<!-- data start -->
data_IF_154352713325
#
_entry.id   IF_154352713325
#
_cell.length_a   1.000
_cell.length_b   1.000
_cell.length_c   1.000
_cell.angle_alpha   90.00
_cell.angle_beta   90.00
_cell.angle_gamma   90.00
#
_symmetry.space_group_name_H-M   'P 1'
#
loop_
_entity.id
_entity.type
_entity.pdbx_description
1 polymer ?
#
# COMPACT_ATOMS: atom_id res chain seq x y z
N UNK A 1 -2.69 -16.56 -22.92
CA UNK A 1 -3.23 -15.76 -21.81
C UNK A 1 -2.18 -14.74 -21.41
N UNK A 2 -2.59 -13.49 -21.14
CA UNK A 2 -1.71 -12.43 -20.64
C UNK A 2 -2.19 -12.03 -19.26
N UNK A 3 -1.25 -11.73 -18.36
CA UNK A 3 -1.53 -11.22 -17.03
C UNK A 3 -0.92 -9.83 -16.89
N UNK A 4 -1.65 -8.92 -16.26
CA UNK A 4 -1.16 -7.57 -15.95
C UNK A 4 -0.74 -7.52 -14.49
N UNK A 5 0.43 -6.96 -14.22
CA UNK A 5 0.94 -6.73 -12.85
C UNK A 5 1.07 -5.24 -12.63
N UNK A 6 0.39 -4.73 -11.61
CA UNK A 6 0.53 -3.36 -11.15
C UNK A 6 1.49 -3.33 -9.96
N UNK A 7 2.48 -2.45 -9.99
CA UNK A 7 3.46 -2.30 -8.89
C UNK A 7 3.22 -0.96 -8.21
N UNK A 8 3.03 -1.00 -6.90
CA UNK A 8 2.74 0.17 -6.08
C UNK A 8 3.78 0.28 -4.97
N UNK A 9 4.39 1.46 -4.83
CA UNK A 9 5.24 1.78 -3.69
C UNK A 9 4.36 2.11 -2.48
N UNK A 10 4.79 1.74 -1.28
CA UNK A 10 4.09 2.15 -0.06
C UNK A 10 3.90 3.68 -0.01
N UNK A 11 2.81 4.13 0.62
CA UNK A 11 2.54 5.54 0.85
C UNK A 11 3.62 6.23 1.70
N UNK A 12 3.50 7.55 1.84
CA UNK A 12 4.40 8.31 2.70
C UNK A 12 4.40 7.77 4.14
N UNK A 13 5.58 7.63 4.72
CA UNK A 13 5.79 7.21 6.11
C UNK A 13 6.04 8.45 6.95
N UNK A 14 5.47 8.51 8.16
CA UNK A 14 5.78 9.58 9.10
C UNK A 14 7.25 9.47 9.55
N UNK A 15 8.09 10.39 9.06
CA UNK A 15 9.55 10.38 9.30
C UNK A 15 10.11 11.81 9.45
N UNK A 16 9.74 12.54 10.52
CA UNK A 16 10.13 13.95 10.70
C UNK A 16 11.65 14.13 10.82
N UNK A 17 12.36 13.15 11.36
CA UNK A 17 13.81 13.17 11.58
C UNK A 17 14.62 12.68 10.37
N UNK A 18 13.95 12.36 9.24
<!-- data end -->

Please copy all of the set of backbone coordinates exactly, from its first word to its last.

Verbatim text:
data_IF_154352713325
#
_entry.id   IF_154352713325
#
_cell.length_a   1.000
_cell.length_b   1.000
_cell.length_c   1.000
_cell.angle_alpha   90.00
_cell.angle_beta   90.00
_cell.angle_gamma   90.00
#
_symmetry.space_group_name_H-M   'P 1'
#
loop_
_entity.id
_entity.type
_entity.pdbx_description
1 polymer ?
#
# COMPACT_ATOMS: atom_id res chain seq x y z
N UNK A 1 -2.69 -16.56 -22.92
CA UNK A 1 -3.23 -15.76 -21.81
C UNK A 1 -2.18 -14.74 -21.41
N UNK A 2 -2.59 -13.49 -21.14
CA UNK A 2 -1.71 -12.43 -20.64
C UNK A 2 -2.19 -12.03 -19.26
N UNK A 3 -1.25 -11.73 -18.36
CA UNK A 3 -1.53 -11.22 -17.03
C UNK A 3 -0.92 -9.83 -16.89
N UNK A 4 -1.65 -8.92 -16.26
CA UNK A 4 -1.16 -7.57 -15.95
C UNK A 4 -0.74 -7.52 -14.49
N UNK A 5 0.43 -6.96 -14.22
CA UNK A 5 0.94 -6.73 -12.85
C UNK A 5 1.07 -5.24 -12.63
N UNK A 6 0.39 -4.73 -11.61
CA UNK A 6 0.53 -3.36 -11.15
C UNK A 6 1.49 -3.33 -9.96
N UNK A 7 2.48 -2.45 -9.99
CA UNK A 7 3.46 -2.30 -8.89
C UNK A 7 3.22 -0.96 -8.21
N UNK A 8 3.03 -1.00 -6.90
CA UNK A 8 2.74 0.17 -6.08
C UNK A 8 3.78 0.28 -4.97
N UNK A 9 4.39 1.46 -4.83
CA UNK A 9 5.24 1.78 -3.69
C UNK A 9 4.36 2.11 -2.48
N UNK A 10 4.79 1.74 -1.28
CA UNK A 10 4.09 2.15 -0.06
C UNK A 10 3.90 3.68 -0.01
N UNK A 11 2.81 4.13 0.62
CA UNK A 11 2.54 5.54 0.85
C UNK A 11 3.62 6.23 1.70
N UNK A 12 3.50 7.55 1.84
CA UNK A 12 4.40 8.31 2.70
C UNK A 12 4.40 7.77 4.14
N UNK A 13 5.58 7.63 4.72
CA UNK A 13 5.79 7.21 6.11
C UNK A 13 6.04 8.45 6.95
N UNK A 14 5.47 8.51 8.16
CA UNK A 14 5.78 9.58 9.10
C UNK A 14 7.25 9.47 9.55
N UNK A 15 8.09 10.39 9.06
CA UNK A 15 9.55 10.38 9.30
C UNK A 15 10.11 11.81 9.45
N UNK A 16 9.74 12.54 10.52
CA UNK A 16 10.13 13.95 10.70
C UNK A 16 11.65 14.13 10.82
N UNK A 17 12.36 13.15 11.36
CA UNK A 17 13.81 13.17 11.58
C UNK A 17 14.62 12.68 10.37
N UNK A 18 13.95 12.36 9.24